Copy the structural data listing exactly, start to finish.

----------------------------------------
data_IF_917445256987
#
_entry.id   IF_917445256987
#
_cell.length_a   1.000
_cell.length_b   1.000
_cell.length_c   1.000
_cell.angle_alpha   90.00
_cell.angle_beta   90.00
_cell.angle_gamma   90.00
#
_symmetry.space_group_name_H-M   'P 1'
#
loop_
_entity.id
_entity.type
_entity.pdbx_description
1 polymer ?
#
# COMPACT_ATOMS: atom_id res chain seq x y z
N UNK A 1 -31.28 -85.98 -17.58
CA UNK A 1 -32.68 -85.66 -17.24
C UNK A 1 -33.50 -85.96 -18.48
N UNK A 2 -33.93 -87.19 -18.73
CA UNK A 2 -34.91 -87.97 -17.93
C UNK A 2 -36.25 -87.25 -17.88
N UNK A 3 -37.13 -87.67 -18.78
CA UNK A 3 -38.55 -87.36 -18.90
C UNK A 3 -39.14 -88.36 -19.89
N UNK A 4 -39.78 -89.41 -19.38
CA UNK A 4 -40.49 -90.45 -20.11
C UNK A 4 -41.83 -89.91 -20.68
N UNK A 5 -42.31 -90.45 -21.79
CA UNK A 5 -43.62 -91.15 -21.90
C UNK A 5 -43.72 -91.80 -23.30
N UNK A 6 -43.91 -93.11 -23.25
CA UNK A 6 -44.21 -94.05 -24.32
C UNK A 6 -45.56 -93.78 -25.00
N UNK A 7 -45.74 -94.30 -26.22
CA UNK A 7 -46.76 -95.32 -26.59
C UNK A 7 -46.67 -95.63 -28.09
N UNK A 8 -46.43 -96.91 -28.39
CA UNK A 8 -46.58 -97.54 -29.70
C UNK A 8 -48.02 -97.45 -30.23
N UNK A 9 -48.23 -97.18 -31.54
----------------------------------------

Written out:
data_IF_917445256987
#
_entry.id   IF_917445256987
#
_cell.length_a   1.000
_cell.length_b   1.000
_cell.length_c   1.000
_cell.angle_alpha   90.00
_cell.angle_beta   90.00
_cell.angle_gamma   90.00
#
_symmetry.space_group_name_H-M   'P 1'
#
loop_
_entity.id
_entity.type
_entity.pdbx_description
1 polymer ?
#
# COMPACT_ATOMS: atom_id res chain seq x y z
N UNK A 1 -31.28 -85.98 -17.58
CA UNK A 1 -32.68 -85.66 -17.24
C UNK A 1 -33.50 -85.96 -18.48
N UNK A 2 -33.93 -87.19 -18.73
CA UNK A 2 -34.91 -87.97 -17.93
C UNK A 2 -36.25 -87.25 -17.88
N UNK A 3 -37.13 -87.67 -18.78
CA UNK A 3 -38.55 -87.36 -18.90
C UNK A 3 -39.14 -88.36 -19.89
N UNK A 4 -39.78 -89.41 -19.38
CA UNK A 4 -40.49 -90.45 -20.11
C UNK A 4 -41.83 -89.91 -20.68
N UNK A 5 -42.31 -90.45 -21.79
CA UNK A 5 -43.62 -91.15 -21.90
C UNK A 5 -43.72 -91.80 -23.30
N UNK A 6 -43.91 -93.11 -23.25
CA UNK A 6 -44.21 -94.05 -24.32
C UNK A 6 -45.56 -93.78 -25.00
N UNK A 7 -45.74 -94.30 -26.22
CA UNK A 7 -46.76 -95.32 -26.59
C UNK A 7 -46.67 -95.63 -28.09
N UNK A 8 -46.43 -96.91 -28.39
CA UNK A 8 -46.58 -97.54 -29.70
C UNK A 8 -48.02 -97.45 -30.23
N UNK A 9 -48.23 -97.18 -31.54